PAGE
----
The fashion industry is constantly evolving and introducing consumers to new trends. Luxury fashion brands are mostly responsible for new styles, but the luxury market is small and exclusive. In recent years, the fast fashion market has been rapidly expanding, making it easier for consumers to acquire new looks for a considerably lower price. Zara, H&M, Forever 21 and more giant retailers like these are introducing new clothing lines multiple times in a single season to keep the consumers coming. But how exactly do retailers develop successful fast fashion marketing strategies?
How Fast Fashion Works
The basic concept of fast fashion is to sell clothing that is stylish, yet affordable. Fast fashion retailers move clothes from the catwalks to stores every couple of months. And creating a cycle that forces customers to keep shopping on a regular basis if they want to achieve the newest fashion fads. The goal of fast fashion retailers is to make customers feel out of fashion and get them to buy more clothing as quickly and as frequently as possible. These retailers replicate popular styles from luxury brands, saving them time on the creative process and helping them turn out new styles at a faster rate. For example, Topshop introduces 400 new styles to their website every week.
Rising popularity of certain trends and low prices make consumers buy things impulsively. However, due to the amount fast-fashion retailers produce, the quality of their products are typically very low. Garments are designed to fall apart after being worn just a few times, leading the average American customer to throw away about 68 pounds of clothing each year.
The pace of the fast fashion industry requires a lot of organization. The high demand and the rate of production means promotions and advertisements must also be produced at a much faster rate. But that’s just one difficulty fast fashion marketers and their creative agencies face when devising a marketing strategy.
The Challenges of Fast Fashion Marketing
There are two major issues fast fashion retailers work to overcome.
1-Consumer perception of fast fashion products being low quality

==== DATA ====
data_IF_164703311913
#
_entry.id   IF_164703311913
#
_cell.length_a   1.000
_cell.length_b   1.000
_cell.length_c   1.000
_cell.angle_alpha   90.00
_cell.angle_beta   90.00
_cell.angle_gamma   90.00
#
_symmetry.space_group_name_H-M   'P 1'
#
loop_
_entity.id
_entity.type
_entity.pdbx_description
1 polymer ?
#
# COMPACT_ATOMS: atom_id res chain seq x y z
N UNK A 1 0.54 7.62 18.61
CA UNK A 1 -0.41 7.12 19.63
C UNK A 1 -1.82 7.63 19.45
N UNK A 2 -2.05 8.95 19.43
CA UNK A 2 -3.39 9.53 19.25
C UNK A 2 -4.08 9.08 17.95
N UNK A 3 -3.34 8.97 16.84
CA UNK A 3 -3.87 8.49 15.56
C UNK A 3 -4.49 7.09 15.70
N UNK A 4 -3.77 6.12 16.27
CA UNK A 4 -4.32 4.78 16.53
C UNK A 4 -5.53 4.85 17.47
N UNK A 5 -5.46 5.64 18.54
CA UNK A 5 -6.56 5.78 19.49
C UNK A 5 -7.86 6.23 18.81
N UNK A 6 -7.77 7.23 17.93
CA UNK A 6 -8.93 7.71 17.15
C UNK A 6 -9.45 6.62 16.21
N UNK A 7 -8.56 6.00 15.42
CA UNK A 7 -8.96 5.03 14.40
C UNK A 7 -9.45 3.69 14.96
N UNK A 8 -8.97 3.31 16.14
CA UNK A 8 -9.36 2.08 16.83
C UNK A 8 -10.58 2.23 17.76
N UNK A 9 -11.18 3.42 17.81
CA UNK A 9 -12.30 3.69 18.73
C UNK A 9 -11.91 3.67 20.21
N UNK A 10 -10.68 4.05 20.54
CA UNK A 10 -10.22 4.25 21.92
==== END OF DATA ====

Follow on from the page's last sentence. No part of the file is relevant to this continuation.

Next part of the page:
2-The negative effect fast fashion has on the environment.
Many consumers have the idea that if a product is cheap, it is of a lower quality. Fast fashion is called “disposable fashion” because of how quickly its products deteriorate. This bad reputation turns customers away from fast fashion stores. And toward retailers with well-made, high-quality clothing and accessories, despite paying a higher price. It is the creative agency’s job to create a marketing strategy that will change this perception in consumers’ minds. College students and young adults have become the main target segment for most fast fashion brands. This segment of customers has limited financial resources. But current style trends are important to their social lives, making them the ideal audience. Marketers must convince customers that they are getting their money’s worth when they shop at a fast fashion store.
More consumers are also becoming more aware of how and where fast fashion retailers get their products. The fast fashion market is quickly becoming synonymous with non-sustainability. Many fast fashion retailers are launching campaigns to show consumers otherwise. Fast fashion giant H&M, for instance, released alast year detailing how it has made its products and operations more eco-friendly.
Common Fast Fashion Marketing Strategies
Unlike luxury fashion labels, fast fashion brands often use celebrity endorsements in their advertisements. Connecting a brand to a well-known celebrity or influencer ensures the attention of a large audience. Fast fashion retailers sometimes create collaborative lines with celebrities or designer fashion labels (i.e. Karl Lagerfeld for H&M).
Selling through social media has also changed the way fast fashion brands market to audiences. Consumers crave digital-related content, so combining social networking and shopping is a way for marketers to sell fast fashion products more efficiently and effectively.
Written by: Rebekah Swank